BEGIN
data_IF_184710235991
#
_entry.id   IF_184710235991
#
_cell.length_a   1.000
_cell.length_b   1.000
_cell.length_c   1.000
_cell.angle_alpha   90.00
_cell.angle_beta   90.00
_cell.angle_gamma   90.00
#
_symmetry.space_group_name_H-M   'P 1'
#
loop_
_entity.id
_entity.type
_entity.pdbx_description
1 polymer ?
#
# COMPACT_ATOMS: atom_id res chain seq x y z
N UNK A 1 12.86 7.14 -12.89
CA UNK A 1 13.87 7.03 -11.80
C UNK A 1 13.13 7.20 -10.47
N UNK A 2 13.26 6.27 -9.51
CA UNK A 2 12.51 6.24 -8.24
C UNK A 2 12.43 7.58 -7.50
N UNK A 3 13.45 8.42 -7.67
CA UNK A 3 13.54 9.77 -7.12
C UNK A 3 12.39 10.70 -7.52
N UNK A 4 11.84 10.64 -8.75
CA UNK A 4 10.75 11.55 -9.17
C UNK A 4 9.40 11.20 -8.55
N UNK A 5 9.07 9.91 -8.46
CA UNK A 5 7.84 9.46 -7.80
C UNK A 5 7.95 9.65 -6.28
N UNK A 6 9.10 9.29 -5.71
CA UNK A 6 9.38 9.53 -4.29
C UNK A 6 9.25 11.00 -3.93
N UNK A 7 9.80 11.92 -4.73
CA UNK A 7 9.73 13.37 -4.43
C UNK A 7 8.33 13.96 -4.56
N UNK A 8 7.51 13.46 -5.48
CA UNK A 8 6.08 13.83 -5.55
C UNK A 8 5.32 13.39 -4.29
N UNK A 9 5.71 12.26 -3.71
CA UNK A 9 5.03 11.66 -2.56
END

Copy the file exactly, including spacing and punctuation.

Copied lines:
data_IF_184710235991
#
_entry.id   IF_184710235991
#
_cell.length_a   1.000
_cell.length_b   1.000
_cell.length_c   1.000
_cell.angle_alpha   90.00
_cell.angle_beta   90.00
_cell.angle_gamma   90.00
#
_symmetry.space_group_name_H-M   'P 1'
#
loop_
_entity.id
_entity.type
_entity.pdbx_description
1 polymer ?
#
# COMPACT_ATOMS: atom_id res chain seq x y z
N UNK A 1 12.86 7.14 -12.89
CA UNK A 1 13.87 7.03 -11.80
C UNK A 1 13.13 7.20 -10.47
N UNK A 2 13.26 6.27 -9.51
CA UNK A 2 12.51 6.24 -8.24
C UNK A 2 12.43 7.58 -7.50
N UNK A 3 13.45 8.42 -7.67
CA UNK A 3 13.54 9.77 -7.12
C UNK A 3 12.39 10.70 -7.52
N UNK A 4 11.84 10.64 -8.75
CA UNK A 4 10.75 11.55 -9.17
C UNK A 4 9.40 11.20 -8.55
N UNK A 5 9.07 9.91 -8.46
CA UNK A 5 7.84 9.46 -7.80
C UNK A 5 7.95 9.65 -6.28
N UNK A 6 9.10 9.29 -5.71
CA UNK A 6 9.38 9.53 -4.29
C UNK A 6 9.25 11.00 -3.93
N UNK A 7 9.80 11.92 -4.73
CA UNK A 7 9.73 13.37 -4.43
C UNK A 7 8.33 13.96 -4.56
N UNK A 8 7.51 13.46 -5.48
CA UNK A 8 6.08 13.83 -5.55
C UNK A 8 5.32 13.39 -4.29
N UNK A 9 5.71 12.26 -3.71
CA UNK A 9 5.03 11.66 -2.56